Dipartimento di Matematica ed Informatica, Universitá di Palermo, Via Archirafi 34, 90123 Palermo, Italy
Department of Biostatistics at DanaFarber Cancer Institute and Harvard School of Public Health, 44 Binney Street, Boston, Massachusetts 02115, USA
Computational Genomics Group, IBM T.J. Watson Research Center, 1101 Kitchawan Road, Route 134, Yorktown Heights, N.Y. 10598, USA
Abstract
Background
Clustering is one of the most well known activities in scientific investigation and the object of research in many disciplines, ranging from statistics to computer science. Following Handl
Results
A procedure is proposed for the assessment of the discriminative ability of a distance function. That is, the evaluation of the ability of a distance function to capture structure in a dataset. It is based on the introduction of a new external validation index, referred to as
Conclusions
The new methodology has been used to experimentally study three popular distance functions, namely, Euclidean distance
Background
Recently, medical and biological research has been deeply influenced by the advent of high throughput technologies such as microarrays and RNAseq platforms. They enable the acquisition of data that are fundamental for research in several areas of the biological sciences such as understanding biological systems and diagnosis (e.g.
In this paper, we address point (1) by introducing a new qualitative and quantitative method to describe and assess the discriminative ability of a distance function alone and in conjunction with a clustering algorithm. Moreover, the methodology is also able to give indications about the bias of clustering algorithms with respect to distances. It is worth recalling that very little is known about this latter point, one of the difficulties being a fair comparison between the performance of a distance function and a clustering algorithm measured in terms of their classification ability. This point is discussed in detail in the
Results and discussion
Experimental setup
Datasets
Technically speaking, a
Each dataset is a matrix, in which each row corresponds to an element to be clustered and each column to an experimental condition. The nine datasets, together with the acronyms used in this paper, are reported next. For conciseness, we mention only some relevant facts about them. The interested reader can find additional information in Dudoit and Fridlyand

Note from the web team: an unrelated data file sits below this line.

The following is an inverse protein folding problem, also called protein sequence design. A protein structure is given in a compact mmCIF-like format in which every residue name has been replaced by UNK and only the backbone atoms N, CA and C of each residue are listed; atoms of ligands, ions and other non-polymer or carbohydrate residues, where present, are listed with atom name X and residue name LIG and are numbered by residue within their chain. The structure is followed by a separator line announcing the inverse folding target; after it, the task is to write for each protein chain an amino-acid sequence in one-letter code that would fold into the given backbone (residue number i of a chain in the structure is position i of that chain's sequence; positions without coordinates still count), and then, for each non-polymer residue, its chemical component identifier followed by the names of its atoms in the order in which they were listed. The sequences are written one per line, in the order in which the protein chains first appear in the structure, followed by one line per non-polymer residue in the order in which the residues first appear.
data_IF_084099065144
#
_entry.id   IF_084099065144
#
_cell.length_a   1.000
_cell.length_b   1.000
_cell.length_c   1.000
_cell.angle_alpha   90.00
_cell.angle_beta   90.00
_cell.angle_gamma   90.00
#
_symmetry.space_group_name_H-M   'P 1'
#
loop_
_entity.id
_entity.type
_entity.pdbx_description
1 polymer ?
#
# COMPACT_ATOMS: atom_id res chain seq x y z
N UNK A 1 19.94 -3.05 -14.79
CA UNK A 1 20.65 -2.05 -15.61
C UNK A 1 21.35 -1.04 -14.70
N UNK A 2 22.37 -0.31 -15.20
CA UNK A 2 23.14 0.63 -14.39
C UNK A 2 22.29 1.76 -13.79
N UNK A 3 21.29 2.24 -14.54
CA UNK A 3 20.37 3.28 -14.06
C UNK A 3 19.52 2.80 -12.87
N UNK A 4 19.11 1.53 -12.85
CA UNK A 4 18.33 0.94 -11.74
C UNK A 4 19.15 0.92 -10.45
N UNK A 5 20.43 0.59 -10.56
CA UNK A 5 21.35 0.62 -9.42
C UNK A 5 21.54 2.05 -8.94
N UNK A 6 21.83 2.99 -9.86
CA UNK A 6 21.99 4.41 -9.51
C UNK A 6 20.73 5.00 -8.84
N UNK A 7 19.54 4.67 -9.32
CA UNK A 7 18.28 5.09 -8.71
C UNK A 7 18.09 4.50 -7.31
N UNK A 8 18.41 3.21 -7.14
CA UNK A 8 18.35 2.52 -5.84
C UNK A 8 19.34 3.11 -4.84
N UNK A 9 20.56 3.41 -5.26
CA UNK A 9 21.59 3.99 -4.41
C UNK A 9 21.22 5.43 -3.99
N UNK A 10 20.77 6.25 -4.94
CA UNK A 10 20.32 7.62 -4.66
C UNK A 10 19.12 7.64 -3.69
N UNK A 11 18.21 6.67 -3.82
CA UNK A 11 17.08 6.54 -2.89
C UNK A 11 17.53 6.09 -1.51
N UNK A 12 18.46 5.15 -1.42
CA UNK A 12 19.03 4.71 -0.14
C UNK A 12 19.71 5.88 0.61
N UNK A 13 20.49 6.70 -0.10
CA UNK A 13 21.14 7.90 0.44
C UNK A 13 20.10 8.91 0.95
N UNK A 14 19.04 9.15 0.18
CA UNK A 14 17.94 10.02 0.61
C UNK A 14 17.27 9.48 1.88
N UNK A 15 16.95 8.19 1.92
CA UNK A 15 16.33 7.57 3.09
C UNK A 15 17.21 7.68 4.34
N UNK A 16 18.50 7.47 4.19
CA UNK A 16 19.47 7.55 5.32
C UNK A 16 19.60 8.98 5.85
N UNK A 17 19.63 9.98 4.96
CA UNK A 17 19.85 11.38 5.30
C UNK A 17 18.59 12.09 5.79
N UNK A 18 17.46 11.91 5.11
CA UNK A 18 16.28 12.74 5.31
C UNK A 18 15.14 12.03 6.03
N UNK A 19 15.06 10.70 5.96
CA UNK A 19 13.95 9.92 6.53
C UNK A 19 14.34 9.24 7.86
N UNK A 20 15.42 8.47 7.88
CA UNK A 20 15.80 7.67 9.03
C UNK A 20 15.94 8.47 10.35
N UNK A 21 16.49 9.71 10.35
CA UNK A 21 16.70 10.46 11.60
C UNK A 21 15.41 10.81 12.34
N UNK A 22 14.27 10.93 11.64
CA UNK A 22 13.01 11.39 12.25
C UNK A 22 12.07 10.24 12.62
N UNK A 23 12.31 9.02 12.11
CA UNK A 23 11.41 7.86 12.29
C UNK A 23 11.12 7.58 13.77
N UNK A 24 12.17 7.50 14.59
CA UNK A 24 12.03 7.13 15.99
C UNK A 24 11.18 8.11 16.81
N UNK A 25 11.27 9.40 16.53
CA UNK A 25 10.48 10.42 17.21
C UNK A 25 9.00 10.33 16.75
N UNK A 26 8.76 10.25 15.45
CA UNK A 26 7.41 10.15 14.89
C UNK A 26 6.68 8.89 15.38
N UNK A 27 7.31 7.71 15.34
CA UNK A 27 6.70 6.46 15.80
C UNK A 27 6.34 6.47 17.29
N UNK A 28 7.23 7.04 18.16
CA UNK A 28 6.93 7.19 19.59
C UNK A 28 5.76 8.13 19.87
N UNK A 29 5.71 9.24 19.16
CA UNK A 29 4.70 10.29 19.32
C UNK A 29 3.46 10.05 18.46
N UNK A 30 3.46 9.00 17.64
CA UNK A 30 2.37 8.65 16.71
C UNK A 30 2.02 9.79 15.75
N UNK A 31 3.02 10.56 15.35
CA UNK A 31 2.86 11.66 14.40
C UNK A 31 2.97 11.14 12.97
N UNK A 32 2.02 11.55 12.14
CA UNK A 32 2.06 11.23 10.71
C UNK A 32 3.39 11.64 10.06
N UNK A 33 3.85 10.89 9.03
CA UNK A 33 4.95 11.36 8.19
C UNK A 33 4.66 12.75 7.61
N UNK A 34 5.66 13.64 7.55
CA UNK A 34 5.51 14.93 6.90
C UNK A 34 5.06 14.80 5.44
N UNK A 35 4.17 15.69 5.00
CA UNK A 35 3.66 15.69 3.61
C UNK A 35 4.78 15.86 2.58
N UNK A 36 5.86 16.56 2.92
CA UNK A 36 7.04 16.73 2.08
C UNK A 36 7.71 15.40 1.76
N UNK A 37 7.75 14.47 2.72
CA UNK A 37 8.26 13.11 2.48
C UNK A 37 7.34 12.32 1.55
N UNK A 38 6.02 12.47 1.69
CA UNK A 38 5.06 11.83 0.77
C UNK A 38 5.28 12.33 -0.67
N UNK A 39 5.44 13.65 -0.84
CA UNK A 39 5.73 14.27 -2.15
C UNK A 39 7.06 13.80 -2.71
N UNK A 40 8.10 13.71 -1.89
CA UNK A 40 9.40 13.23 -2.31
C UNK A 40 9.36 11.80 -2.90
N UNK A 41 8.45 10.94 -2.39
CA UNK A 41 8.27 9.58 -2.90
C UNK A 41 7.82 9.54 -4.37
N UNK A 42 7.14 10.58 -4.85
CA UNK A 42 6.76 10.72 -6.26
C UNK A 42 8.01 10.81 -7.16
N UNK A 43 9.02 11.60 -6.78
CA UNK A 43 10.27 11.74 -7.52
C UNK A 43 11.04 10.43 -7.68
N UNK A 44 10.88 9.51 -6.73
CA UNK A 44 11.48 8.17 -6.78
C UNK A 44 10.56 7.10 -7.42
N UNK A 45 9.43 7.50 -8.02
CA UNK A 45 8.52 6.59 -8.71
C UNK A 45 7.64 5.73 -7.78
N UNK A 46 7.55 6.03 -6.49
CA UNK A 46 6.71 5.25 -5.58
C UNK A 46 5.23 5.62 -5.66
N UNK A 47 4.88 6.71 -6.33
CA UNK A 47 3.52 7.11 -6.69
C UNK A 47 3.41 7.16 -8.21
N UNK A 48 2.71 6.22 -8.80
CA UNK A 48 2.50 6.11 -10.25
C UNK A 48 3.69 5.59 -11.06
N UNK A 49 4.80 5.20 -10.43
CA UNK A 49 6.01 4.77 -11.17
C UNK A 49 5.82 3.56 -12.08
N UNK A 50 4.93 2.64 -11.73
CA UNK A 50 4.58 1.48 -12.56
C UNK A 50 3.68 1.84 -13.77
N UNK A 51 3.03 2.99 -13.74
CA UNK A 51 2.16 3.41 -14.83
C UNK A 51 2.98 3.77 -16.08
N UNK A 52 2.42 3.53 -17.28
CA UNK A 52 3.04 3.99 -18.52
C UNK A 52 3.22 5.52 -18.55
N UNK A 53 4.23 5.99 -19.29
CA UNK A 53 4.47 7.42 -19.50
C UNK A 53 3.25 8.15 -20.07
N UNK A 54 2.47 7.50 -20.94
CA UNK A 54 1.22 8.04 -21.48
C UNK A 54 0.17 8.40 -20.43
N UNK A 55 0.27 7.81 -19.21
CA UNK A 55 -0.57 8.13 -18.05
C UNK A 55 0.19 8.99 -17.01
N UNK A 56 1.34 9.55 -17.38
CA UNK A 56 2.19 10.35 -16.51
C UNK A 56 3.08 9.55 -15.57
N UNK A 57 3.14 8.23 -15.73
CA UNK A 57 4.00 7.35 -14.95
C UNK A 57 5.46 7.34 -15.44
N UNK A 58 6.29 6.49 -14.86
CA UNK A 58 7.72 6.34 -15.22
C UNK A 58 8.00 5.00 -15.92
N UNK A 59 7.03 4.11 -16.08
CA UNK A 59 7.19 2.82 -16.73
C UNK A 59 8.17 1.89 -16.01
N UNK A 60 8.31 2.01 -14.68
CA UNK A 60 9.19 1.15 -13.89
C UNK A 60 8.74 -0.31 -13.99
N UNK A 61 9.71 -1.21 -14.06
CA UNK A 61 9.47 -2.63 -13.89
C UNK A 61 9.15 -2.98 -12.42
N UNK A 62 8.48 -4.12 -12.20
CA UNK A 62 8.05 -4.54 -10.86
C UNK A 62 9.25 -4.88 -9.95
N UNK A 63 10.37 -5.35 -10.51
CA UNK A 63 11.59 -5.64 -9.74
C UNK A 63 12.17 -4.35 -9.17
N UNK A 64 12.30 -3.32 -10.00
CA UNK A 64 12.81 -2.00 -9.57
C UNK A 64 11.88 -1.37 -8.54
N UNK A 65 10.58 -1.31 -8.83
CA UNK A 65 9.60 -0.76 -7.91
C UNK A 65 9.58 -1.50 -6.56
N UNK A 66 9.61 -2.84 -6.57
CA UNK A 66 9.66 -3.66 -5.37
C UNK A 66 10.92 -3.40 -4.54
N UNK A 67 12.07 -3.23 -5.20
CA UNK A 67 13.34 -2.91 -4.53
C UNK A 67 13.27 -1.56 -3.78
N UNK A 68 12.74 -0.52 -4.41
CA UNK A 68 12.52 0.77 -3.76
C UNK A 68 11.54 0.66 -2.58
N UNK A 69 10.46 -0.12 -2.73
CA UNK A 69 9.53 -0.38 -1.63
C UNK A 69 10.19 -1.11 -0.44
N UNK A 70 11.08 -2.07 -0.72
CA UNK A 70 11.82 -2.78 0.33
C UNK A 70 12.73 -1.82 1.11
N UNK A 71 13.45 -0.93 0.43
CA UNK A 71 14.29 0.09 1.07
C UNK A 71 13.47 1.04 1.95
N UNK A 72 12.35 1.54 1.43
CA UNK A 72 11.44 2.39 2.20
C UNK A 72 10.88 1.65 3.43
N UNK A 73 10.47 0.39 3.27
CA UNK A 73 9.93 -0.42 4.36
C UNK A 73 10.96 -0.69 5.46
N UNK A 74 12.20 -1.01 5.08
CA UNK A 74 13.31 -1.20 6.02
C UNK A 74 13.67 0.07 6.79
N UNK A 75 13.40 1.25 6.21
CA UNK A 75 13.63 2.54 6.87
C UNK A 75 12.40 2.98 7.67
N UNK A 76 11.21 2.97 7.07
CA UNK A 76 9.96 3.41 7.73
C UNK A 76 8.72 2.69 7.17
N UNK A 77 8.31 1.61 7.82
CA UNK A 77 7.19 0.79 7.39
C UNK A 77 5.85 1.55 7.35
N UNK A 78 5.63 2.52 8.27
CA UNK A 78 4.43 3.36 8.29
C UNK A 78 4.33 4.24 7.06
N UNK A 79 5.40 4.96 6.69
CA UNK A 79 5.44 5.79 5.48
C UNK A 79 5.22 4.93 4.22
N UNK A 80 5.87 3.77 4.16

CNS Rat: It is a 112 × 17 data matrix, obtained from the expression levels of 112 genes during a rat's central nervous system development. The dataset was studied by Wen
Gaussian3: It is a 60 × 600 data matrix. It is generated by having 200 distinctive features out of the 600 assigned to each cluster. There is a partition into three classes and that is taken as the gold solution. The data simulates a pattern whereby a distinct set of 200 genes is upregulated in one of the three clusters, and downregulated in the remaining two.
Gaussian5: It is a 500 × 2 data matrix. It represents the union of observations from 5 bivariate Gaussians, 4 of which are centered at the corners of the square of side length λ, with the 5th Gaussian centered at (λ/2, λ/2). A total of 250 samples, 50 per class, were generated, where two values of λ are used, namely, λ = 2 and λ = 3, to investigate different levels of overlapping between clusters. There is a partition into five classes and that is taken as the gold solution.
Leukemia: It is a 38 × 100 data matrix, where each row corresponds to a patient with acute leukemia and each column to a gene. The original microarray experiment consists of a 72 × 6817 matrix, due to Golub
Lymphoma: It is a 80 × 100 data matrix, where each row corresponds to a tissue sample and each column to a gene. The dataset comes from the study of Alizadeh
NCI60: It is a 57 × 200 data matrix, where each row corresponds to a cell line and each column to a gene. This dataset originates from a microarray study in gene expression variation among the sixty cell lines of the National Cancer Institute anticancer drug screen
Novartis: It is a 103 × 1000 data matrix, where each row corresponds to a tissue sample and each column to a gene. The dataset comes from the study of Su
Simulated6: It is a 60 × 600 data matrix. It consists of a 600gene by 60sample dataset. It can be partitioned into 6 classes with 8, 12, 10, 15, 5, and 10 samples respectively, each marked by 50 distinct genes uniquely upregulated for that class. In addition, a list of 300 noise genes (i.e., genes having the same distribution within all clusters) are included. In particular, such genes are generated with decreasing differential expression and increasing variation, following the same distribution. Finally, the first block of 50 genes of the list is assigned to cluster 1, the second block to cluster 2 and so on. This partition into 6 classes is taken as the gold solution.
Yeast: It is a 698 × 72 data matrix, studied by Spellman
Distances
Let
1.
2.
3.
In the case of microarray data,
In what follows, we refer to distance and dissimilarity functions with the generic term distance functions.
Algorithms and hardware
In our experiments, we have chosen Kmeans among
Evaluating the performance of distance functions via the BMI index and the CROC curve
In order to shed light on the proper choice of a distance function for clustering of microarray data, one needs to address the following points: